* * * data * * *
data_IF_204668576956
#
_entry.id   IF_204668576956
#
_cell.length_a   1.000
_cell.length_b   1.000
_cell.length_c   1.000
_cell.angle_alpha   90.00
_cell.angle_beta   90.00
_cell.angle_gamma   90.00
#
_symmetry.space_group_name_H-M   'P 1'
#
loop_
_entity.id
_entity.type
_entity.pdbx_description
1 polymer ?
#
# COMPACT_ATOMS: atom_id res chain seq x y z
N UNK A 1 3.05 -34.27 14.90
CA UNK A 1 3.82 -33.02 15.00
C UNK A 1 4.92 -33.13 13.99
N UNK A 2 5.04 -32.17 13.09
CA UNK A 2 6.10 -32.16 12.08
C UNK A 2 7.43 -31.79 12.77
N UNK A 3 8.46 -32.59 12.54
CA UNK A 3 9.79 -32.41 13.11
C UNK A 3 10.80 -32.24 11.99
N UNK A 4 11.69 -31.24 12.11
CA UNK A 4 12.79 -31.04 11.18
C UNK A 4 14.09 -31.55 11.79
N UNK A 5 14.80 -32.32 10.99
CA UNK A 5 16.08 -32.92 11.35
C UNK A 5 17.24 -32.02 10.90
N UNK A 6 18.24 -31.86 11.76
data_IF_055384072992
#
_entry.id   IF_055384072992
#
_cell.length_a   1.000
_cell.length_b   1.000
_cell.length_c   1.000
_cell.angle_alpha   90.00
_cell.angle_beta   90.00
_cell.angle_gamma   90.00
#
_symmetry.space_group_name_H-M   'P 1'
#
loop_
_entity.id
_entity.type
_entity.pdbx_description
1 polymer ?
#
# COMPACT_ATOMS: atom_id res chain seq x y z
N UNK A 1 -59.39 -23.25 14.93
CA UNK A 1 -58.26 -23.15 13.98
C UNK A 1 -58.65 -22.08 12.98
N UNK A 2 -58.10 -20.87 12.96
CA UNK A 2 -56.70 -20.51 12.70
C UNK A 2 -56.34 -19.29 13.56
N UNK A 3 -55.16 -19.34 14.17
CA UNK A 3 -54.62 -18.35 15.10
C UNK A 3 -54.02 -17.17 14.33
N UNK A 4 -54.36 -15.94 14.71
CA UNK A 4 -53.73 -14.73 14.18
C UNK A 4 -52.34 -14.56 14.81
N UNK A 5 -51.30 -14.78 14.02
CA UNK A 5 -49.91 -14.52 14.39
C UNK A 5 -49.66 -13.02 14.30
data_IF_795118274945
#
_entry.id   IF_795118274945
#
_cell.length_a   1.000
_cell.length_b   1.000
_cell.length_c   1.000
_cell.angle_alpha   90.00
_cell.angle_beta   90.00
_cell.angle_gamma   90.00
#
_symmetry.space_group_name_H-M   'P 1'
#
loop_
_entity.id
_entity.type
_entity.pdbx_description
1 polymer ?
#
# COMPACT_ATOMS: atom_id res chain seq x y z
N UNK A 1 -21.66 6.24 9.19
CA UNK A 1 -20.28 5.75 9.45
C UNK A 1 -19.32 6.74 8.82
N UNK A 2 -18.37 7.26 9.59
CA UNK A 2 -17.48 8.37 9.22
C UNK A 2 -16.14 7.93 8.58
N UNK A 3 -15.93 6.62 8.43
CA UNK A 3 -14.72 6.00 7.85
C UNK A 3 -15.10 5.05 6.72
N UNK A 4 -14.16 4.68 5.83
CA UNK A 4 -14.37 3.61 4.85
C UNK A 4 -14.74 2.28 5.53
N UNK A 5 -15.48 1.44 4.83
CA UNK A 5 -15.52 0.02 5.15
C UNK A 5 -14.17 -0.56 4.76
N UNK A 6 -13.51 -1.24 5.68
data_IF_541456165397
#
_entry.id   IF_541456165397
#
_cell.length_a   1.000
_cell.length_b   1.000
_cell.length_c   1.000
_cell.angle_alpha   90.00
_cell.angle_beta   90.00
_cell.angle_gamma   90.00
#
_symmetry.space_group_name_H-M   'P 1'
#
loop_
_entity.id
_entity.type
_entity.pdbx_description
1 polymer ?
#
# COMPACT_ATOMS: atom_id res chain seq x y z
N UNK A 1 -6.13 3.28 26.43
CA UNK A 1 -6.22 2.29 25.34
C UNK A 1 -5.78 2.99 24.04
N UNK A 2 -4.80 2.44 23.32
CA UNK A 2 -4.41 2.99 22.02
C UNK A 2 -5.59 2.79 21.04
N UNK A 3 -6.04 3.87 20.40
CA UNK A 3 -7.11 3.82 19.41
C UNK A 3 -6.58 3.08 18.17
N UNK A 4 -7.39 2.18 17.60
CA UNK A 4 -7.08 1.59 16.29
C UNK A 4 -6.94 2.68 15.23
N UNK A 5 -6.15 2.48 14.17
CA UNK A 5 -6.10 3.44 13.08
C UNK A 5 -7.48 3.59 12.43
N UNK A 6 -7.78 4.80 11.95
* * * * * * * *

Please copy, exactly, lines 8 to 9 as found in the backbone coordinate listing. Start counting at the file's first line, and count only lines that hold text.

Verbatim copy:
_cell.angle_alpha   90.00
_cell.angle_beta   90.00